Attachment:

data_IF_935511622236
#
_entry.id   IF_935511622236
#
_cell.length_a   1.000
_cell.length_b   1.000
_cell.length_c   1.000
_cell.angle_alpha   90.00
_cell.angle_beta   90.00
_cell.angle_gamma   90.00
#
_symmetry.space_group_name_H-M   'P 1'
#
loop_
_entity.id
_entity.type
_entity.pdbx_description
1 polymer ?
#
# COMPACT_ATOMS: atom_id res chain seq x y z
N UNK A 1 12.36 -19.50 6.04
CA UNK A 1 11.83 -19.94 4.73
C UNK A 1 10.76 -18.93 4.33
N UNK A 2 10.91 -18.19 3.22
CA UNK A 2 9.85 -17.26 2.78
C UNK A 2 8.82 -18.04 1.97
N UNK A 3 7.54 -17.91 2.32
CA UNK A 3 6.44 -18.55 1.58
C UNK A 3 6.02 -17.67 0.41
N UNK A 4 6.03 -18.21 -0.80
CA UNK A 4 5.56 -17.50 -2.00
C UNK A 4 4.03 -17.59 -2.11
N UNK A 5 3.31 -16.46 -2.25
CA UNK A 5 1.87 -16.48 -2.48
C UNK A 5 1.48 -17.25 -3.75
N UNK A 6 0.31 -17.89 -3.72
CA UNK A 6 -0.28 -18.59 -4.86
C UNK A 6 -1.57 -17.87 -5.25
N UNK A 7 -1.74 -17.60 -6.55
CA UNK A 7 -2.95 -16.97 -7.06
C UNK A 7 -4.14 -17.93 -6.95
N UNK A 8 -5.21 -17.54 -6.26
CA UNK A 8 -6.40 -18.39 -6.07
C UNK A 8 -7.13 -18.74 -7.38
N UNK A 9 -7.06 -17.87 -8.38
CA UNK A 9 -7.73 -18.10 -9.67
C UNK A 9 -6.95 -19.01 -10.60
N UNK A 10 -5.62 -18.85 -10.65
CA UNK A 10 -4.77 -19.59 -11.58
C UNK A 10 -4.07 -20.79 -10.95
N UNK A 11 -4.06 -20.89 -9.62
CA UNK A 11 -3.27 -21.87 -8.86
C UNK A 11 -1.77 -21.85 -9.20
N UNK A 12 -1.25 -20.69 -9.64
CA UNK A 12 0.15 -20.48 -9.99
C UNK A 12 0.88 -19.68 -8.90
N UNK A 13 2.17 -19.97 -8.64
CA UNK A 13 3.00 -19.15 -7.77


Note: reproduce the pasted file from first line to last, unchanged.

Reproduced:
data_IF_935511622236
#
_entry.id   IF_935511622236
#
_cell.length_a   1.000
_cell.length_b   1.000
_cell.length_c   1.000
_cell.angle_alpha   90.00
_cell.angle_beta   90.00
_cell.angle_gamma   90.00
#
_symmetry.space_group_name_H-M   'P 1'
#
loop_
_entity.id
_entity.type
_entity.pdbx_description
1 polymer ?
#
# COMPACT_ATOMS: atom_id res chain seq x y z
N UNK A 1 12.36 -19.50 6.04
CA UNK A 1 11.83 -19.94 4.73
C UNK A 1 10.76 -18.93 4.33
N UNK A 2 10.91 -18.19 3.22
CA UNK A 2 9.85 -17.26 2.78
C UNK A 2 8.82 -18.04 1.97
N UNK A 3 7.54 -17.91 2.32
CA UNK A 3 6.44 -18.55 1.58
C UNK A 3 6.02 -17.67 0.41
N UNK A 4 6.03 -18.21 -0.80
CA UNK A 4 5.56 -17.50 -2.00
C UNK A 4 4.03 -17.59 -2.11
N UNK A 5 3.31 -16.46 -2.25
CA UNK A 5 1.87 -16.48 -2.48
C UNK A 5 1.48 -17.25 -3.75
N UNK A 6 0.31 -17.89 -3.72
CA UNK A 6 -0.28 -18.59 -4.86
C UNK A 6 -1.57 -17.87 -5.25
N UNK A 7 -1.74 -17.60 -6.55
CA UNK A 7 -2.95 -16.97 -7.06
C UNK A 7 -4.14 -17.93 -6.95
N UNK A 8 -5.21 -17.54 -6.26
CA UNK A 8 -6.40 -18.39 -6.07
C UNK A 8 -7.13 -18.74 -7.38
N UNK A 9 -7.06 -17.87 -8.38
CA UNK A 9 -7.73 -18.10 -9.67
C UNK A 9 -6.95 -19.01 -10.60
N UNK A 10 -5.62 -18.85 -10.65
CA UNK A 10 -4.77 -19.59 -11.58
C UNK A 10 -4.07 -20.79 -10.95
N UNK A 11 -4.06 -20.89 -9.62
CA UNK A 11 -3.27 -21.87 -8.86
C UNK A 11 -1.77 -21.85 -9.20
N UNK A 12 -1.25 -20.69 -9.64
CA UNK A 12 0.15 -20.48 -9.99
C UNK A 12 0.88 -19.68 -8.90
N UNK A 13 2.17 -19.97 -8.64
CA UNK A 13 3.00 -19.15 -7.77